Home | About | Help | Log InRSS
CQ Press home pageCQ Global Researcher: Exploring International Perspectives  
Report Summary April 19, 2011
 Current Issue Cover Photo

Honor Killings
Can murders of women and girls be stopped?
By Robert Kiener

Each week brings horrific new headlines stating that, somewhere around the world, a woman or girl has been killed by a male relative for allegedly bringing dishonor upon her family. According to the U.N.. . . .

Read the Full Report (Subscription Required)
Buy Report PDF PDF


The Issues
  • Are honor killings a form of domestic violence?
  • Are governments doing enough to deter honor killings?
  • Is the international community doing enough to combat honor killings?


Pro/Con
Are Muslims being unfairly stigmatized in honor crime coverage?

Pro Pro
Rana Husseini
Jordanian journalist; Author, Murder in the Name of Honor. Written for CQ Global Researcher, April 2011
Phyllis Chesler
Emerita Professor of Psychology and Women's Studies, Richmond College, City University of New York. Written for CQ Global Researcher, April 2011


Spotlight
Intense societal pressure drives many honor killers.

What would lead a father or brother to murder a beloved daughter or sister, in the name of honor? The loss of honor in some traditional societies can have a devastating impact on a family, and perpetrators of honor crimes often say intense community pressure drove them to murder a loved one:

  • “I had to protect my children,” said an anguished Palestinian mother of nine after putting a plastic bag over her daughter's head and slitting her wrists because the teen had brought shame on the family by being raped and impregnated by a brother. “This is the only way I could protect my family's honor.”Footnote 1

  • “Honour is the only thing a man has,” said a sorrowful Pakistani man, who had strangled his 23-year-old daughter after she ran off with a man from a rival tribe. “I can still hear her screams; she was my favorite daughter. I want to destroy my hands and end my life.”Footnote 2

  • “I did it to wash with her blood the family honor … and in response to the will of society that would not have had any mercy on me if I didn't,” said a 25-year-old Palestinian, explaining why he had hanged his sister. “Society taught us from childhood that blood is the only solution to wash the honor.”Footnote 3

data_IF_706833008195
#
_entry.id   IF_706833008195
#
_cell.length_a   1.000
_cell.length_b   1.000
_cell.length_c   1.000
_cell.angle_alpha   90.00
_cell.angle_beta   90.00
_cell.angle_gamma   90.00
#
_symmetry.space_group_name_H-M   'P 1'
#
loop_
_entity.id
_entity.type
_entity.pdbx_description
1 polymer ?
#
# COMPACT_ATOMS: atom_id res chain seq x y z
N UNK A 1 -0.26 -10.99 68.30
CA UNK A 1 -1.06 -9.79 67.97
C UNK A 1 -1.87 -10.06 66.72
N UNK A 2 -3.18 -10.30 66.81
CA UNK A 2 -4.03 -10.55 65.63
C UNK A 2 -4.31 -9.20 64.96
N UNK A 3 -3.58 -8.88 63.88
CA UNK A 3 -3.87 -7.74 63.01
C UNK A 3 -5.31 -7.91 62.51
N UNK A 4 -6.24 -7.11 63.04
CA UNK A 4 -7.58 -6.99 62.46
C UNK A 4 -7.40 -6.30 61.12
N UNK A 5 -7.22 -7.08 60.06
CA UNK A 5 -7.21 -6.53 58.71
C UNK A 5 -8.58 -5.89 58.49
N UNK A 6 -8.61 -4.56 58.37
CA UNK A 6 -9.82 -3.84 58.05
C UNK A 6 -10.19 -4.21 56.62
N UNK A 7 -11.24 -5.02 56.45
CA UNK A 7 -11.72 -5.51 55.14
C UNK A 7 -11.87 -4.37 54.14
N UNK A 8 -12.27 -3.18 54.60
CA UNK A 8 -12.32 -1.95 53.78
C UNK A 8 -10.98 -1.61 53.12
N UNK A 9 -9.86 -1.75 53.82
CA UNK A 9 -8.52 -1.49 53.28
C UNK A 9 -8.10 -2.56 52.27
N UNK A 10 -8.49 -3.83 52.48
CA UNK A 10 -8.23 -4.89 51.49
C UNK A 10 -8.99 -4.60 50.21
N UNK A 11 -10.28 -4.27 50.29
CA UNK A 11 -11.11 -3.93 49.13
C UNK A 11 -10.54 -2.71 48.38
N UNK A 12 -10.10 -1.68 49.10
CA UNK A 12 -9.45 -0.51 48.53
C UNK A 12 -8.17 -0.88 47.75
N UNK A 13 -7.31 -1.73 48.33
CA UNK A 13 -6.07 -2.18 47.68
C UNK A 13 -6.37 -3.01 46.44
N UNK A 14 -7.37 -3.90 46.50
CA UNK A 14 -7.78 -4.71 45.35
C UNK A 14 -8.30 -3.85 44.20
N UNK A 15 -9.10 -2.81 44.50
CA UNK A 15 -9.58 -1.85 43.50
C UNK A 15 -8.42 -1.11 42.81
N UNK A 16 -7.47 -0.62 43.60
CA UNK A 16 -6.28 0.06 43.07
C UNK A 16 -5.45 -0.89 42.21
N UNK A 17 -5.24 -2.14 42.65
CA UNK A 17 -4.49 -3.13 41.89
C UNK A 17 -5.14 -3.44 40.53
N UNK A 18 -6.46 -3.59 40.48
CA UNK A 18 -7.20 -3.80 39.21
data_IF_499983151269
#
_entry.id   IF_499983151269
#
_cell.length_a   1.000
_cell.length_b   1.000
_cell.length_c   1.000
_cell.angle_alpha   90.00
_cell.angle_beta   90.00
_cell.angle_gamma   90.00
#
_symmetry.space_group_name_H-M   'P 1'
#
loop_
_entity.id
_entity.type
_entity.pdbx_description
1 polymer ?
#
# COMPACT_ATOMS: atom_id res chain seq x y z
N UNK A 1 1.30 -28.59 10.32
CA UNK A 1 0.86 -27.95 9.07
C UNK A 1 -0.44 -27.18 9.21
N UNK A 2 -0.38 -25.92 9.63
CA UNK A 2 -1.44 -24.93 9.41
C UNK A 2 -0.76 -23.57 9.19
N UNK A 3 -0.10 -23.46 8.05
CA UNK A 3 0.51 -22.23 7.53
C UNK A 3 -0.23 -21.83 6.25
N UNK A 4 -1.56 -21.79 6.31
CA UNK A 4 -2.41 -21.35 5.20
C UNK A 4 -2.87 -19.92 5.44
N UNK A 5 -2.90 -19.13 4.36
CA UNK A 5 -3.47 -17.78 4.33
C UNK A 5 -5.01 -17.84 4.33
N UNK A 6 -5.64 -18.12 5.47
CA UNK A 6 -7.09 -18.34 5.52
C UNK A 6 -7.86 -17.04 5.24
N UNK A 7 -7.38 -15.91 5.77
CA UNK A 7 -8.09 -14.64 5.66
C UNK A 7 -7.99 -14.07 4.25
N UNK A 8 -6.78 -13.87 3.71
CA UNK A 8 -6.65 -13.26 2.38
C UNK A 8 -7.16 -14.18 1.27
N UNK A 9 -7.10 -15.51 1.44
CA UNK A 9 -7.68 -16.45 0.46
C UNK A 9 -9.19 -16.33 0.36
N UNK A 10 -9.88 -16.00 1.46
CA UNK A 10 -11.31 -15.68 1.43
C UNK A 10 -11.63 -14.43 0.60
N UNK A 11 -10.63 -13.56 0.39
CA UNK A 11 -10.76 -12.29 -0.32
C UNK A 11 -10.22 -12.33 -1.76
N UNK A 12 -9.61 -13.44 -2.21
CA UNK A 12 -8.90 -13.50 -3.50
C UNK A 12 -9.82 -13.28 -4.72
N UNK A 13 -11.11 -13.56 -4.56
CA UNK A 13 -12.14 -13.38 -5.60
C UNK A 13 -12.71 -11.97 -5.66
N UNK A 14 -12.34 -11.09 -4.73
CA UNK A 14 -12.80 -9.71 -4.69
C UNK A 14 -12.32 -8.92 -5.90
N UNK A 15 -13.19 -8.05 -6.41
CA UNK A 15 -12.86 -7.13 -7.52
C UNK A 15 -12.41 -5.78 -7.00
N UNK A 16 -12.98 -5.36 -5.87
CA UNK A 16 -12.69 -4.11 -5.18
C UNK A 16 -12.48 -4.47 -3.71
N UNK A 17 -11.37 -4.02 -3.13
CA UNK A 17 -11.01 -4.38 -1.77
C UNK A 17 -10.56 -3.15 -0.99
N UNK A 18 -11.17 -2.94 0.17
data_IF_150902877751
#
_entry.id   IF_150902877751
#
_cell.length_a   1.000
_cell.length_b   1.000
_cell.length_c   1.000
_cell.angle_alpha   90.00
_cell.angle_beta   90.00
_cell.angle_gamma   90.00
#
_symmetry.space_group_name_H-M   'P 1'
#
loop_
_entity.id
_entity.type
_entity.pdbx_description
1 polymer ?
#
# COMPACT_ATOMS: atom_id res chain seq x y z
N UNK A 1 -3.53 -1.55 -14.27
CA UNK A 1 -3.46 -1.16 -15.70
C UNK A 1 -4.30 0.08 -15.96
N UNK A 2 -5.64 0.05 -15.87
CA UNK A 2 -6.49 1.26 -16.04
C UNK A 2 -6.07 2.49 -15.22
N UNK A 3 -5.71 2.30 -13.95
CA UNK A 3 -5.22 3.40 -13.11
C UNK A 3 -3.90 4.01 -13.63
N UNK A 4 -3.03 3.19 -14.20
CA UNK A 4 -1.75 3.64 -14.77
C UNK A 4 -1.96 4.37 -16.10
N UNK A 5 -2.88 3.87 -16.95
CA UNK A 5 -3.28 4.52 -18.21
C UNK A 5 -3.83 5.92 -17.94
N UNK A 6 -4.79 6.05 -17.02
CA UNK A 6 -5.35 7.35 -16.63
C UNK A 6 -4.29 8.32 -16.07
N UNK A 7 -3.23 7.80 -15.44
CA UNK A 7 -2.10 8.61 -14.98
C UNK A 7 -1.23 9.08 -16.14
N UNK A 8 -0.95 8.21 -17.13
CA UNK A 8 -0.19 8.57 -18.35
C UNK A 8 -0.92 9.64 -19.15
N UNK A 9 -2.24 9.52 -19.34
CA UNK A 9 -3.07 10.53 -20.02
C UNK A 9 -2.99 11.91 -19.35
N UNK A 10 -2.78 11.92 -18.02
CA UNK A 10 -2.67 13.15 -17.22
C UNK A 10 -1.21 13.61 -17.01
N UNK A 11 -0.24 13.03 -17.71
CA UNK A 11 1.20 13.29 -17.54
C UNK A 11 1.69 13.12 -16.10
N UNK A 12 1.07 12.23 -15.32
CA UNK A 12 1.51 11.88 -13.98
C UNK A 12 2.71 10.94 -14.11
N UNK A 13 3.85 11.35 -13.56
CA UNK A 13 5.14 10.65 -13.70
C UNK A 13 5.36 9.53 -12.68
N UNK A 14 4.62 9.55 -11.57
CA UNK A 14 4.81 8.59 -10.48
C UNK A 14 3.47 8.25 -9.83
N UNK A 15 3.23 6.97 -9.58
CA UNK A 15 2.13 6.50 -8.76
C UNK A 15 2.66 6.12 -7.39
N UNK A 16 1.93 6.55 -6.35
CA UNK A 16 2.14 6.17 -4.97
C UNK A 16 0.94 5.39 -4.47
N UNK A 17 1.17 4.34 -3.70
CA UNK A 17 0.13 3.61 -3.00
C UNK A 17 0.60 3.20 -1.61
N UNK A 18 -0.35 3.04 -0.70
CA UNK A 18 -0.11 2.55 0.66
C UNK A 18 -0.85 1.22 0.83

According to the London-based Centre for Social Cohesion — a nonpartisan organization that studies radicalization and extremism in Britain and studied honor killings in immigrant communities in the U.K. — families with damaged honor can experience a variety of consequences, including:Footnote 4

  • Ostracism — The family can be ignored or ostracized by the rest of the community. Their children may be rejected at school by fellow members of their cultural, ethnic or religious group.

  • Economic damage — The family may receive smaller dowries for their children. In some cases, shops and businesses can be boycotted or even physically attacked by community members who believe their collective honor has also been tarnished.

  • Political consequences — Community leaders and politicians can lose votes, prestige and influence.

  • Loss of self-esteem — Family members can become depressed or suicidal. Feelings of shame can hamper their interactions with neighbors and friends and negatively affect their work, possibly causing further damage to their social standing.

[1] Soraya Sarhaddi Nelson, “Palestinian girl's murder highlights growing number of ‘honor killings,’” Knight Ridder, Nov. 16, 2003.

Footnote:
1. Soraya Sarhaddi Nelson, “Palestinian girl's murder highlights growing number of ‘honor killings,’” Knight Ridder, Nov. 16, 2003.

[2] Robert Fisk, “Invisible Massacre: The Crimewave that Shames the World,” The Independent, Sept. 7, 2010, www.independent.co.uk/opinion/commentators/fisk/invisible-massacre-the-crimewave-that-shames-the-world-2072201.html.

Footnote:
2. Robert Fisk, “Invisible Massacre: The Crimewave that Shames the World,” The Independent, Sept. 7, 2010, www.independent.co.uk/opinion/commentators/fisk/invisible-massacre-the-crimewave-that-shames-the-world-2072201.html.

[3] Yotam Feldner, “‘Honor’ Murders — Why the Perps Get off Easy,” Middle East Quarterly, December 2000, pp. 41–50.

Footnote:
3. Yotam Feldner, “‘Honor’ Murders — Why the Perps Get off Easy,” Middle East Quarterly, December 2000, pp. 41–50.

[4] “Crimes of the Community: Honour-Based Violence in the UK,” Centre for Social Cohesion, 2010, www.socialcohesion.co.uk/files/1229624550_1.pdf.

Footnote:
4. “Crimes of the Community: Honour-Based Violence in the UK,” Centre for Social Cohesion, 2010, www.socialcohesion.co.uk/files/1229624550_1.pdf.


Document Citation
Kiener, R. (2011, April 1). Honor killings. CQ Global Researcher, 5, 183-208. Retrieved from http://library.cqpress.com/globalresearcher/
Document ID: cqrglobal2011041900
Document URL: http://library.cqpress.com/globalresearcher/cqrglobal2011041900


Issue Tracker for Related Reports
Crime
Apr. 19, 2011  Honor KillingsGlobal Researcher
Sep. 2010  Crime in Latin AmericaGlobal Researcher

Browse Related Topics
Global Issues